Experts in Northwest Indiana Create an Adaptation Plan to Protect the Indiana Dunes

Outcomes and Conclusions

The plan identifies expected impacts to the Indiana dunes due to climate change. The main impact concerns were to ecology, landscape connectivity, hydrology, prescribed fire procedures and infrastructure and park management. These concerns included expected changes to the profile of the shoreline, native competition with invasive species, land fragmentation that decreases biodiversity and human health risks in the form of disease, excess heat exposure and more frequent and costly park maintenance demands.

The plan offers numerous options for adapting to the impacts of climate change, including strategies for implementation. One ecology adaptation option suggests storing seeds of vulnerable plant species. One hydrology adaptation option suggests filling ditches to redirect water over the land to promote infiltration. One adaptation option concerning park management and infrastructure is to hire more staff to manage increased park maintenance demands.

Identifying specific local problem areas made the plan more useful to local governments. For example, it can be used by local governments considering changes to existing ordinances and zoning. It is important to local government that development is environmentally resilient and safe from climate change impacts such as flooding, already a major concern in northwest Indiana. If zoning ordinances are not updated to reflect the changing environment, infrastructure may be at greater risk of flood damage. Local officials can embed climate resilience into zoning by updating flood zones or preserving open space that helps absorb flood waters. Regulating land usage in proximity to the lakes and creating incentives for low impact development (LID) and reducing chemical inputs from nearby agriculture will reduce lake pollution, which in turn will increase biodiversity. Updating zoning ordinances to reflect the changing environment is particularly helpful when the South Shore of Lake Michigan is expecting an increase in development due to the expansion of a high speed railroad to Chicago in Northern Indiana.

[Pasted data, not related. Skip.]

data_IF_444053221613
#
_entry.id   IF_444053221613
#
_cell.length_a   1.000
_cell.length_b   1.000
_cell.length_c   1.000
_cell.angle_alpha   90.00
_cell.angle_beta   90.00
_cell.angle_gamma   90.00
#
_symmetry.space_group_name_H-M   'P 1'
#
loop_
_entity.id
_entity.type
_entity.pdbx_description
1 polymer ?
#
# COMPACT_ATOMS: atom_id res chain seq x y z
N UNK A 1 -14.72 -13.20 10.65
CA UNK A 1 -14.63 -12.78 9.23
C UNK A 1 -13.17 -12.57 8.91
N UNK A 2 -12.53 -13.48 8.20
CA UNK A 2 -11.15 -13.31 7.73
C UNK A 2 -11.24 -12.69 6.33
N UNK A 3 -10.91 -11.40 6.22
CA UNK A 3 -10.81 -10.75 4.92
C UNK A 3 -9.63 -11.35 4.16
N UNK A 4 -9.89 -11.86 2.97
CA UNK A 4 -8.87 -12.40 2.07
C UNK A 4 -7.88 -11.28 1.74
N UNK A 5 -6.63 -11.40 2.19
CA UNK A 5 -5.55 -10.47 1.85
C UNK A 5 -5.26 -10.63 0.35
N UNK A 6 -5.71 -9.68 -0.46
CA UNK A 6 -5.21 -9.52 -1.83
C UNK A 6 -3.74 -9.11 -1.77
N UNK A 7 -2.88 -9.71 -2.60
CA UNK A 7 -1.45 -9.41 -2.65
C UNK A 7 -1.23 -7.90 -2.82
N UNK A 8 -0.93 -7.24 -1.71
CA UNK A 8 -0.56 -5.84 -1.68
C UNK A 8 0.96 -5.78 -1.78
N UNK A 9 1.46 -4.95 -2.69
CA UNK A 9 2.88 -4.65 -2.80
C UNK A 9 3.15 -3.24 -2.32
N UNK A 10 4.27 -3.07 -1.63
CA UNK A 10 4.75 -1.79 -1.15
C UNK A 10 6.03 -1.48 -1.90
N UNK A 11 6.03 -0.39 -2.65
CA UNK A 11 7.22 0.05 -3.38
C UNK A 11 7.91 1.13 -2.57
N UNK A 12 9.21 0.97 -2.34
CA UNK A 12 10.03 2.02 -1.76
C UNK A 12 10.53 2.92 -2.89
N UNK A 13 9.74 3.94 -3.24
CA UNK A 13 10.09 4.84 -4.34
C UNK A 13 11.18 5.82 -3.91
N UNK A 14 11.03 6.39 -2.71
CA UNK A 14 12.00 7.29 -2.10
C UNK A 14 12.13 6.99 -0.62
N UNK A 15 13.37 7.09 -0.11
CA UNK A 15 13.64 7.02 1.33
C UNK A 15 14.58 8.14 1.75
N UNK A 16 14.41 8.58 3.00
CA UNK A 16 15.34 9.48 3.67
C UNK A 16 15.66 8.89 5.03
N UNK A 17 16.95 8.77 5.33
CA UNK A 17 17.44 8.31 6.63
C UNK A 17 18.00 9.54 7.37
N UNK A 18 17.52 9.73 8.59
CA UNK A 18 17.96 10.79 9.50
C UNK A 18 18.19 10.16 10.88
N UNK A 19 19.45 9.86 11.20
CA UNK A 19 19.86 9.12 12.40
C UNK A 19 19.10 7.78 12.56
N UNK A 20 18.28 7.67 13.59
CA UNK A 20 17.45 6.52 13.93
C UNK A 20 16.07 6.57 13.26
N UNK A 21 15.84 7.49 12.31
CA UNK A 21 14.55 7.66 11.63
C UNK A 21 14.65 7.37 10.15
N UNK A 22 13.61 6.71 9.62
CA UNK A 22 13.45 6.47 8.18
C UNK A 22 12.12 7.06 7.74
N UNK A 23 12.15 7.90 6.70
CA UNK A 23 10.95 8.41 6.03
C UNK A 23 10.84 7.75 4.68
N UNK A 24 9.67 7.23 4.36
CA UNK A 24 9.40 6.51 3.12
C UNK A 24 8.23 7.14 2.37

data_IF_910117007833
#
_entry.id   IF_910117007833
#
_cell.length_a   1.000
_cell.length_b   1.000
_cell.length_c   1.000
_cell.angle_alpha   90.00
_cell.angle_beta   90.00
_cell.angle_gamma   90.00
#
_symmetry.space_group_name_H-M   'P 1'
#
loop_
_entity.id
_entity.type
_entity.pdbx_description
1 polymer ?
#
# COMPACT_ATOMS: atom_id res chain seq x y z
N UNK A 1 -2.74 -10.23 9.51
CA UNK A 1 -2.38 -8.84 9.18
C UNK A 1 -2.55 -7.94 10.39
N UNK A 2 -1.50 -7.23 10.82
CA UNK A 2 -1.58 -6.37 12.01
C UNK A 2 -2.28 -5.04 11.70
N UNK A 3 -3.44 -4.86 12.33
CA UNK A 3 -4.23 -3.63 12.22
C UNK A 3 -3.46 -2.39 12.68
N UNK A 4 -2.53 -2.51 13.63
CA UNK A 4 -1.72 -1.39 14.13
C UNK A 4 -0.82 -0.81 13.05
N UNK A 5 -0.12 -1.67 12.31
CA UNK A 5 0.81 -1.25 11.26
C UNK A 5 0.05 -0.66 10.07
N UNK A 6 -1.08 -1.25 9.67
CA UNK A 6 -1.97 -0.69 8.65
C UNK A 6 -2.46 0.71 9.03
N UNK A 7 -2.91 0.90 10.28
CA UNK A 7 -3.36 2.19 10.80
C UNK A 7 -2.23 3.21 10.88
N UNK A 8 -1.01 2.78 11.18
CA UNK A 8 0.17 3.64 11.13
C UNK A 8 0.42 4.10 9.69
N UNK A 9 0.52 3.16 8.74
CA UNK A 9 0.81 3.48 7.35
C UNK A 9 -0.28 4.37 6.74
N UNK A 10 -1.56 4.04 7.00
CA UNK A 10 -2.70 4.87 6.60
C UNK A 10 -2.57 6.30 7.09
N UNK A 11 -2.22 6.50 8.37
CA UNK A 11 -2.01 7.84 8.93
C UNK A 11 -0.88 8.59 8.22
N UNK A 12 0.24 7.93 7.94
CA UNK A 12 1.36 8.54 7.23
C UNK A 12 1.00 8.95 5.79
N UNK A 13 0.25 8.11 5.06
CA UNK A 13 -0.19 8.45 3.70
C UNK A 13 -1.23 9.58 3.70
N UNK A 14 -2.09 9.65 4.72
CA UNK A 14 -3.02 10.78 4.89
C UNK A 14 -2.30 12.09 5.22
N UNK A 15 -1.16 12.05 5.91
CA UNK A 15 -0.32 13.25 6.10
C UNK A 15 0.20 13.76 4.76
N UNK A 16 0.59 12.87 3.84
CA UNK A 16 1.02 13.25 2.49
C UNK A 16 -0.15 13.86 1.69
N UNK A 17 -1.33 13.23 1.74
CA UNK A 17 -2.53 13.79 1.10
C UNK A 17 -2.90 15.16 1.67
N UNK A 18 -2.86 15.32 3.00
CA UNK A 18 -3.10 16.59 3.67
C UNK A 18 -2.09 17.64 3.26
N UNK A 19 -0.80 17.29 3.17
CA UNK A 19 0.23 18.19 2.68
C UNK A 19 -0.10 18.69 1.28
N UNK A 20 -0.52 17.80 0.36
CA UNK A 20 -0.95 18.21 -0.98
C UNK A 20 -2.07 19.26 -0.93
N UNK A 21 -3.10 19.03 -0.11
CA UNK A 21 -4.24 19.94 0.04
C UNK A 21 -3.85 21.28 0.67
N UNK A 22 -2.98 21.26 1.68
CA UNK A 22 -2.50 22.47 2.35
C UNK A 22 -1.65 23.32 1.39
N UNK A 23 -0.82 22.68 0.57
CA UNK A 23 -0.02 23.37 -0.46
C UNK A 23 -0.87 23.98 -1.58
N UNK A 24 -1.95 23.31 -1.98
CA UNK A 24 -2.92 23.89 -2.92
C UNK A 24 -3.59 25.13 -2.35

The groups working on the plan wished they could have included an analysis of social and cultural issues. Funding was not immediately available for these pieces of analysis, and locating funding would have delayed the publication of the findings in the current plan. The inclusion of a social/cultural scientist in the plan development process would have helped to address questions such as, “How are parks employees affected by working in hotter temperatures and the greater prevalence of ticks?”

Future revisions of the adaptation plan would benefit from collaboration with more local government officials, experts in their local ordinances. Government officials may have local climate change adaptation strategies that could be incorporated into the adaptation plan. 

Save the Dunes and The Field Museum found it challenging to corral all of the participants to attend workshops. This necessitated a great deal of time outside of the workshops to communicate with contributors.

Lessons Learned

Cathy Martin of Save the Dunes said, “If I had to do it all over again, I would start earlier and have a fourth workshop in which we discuss a draft of the adaptation plan. Contributors would then have an opportunity to make changes during group discussion, rather than electronically.”

Project Resources

For more information about the Indiana Dunes adaptation plan, contact:

Cathy Martin
Program Manager
Save the Dunes

Katherine Moore Powell
Climate Change Ecologist
Field Museum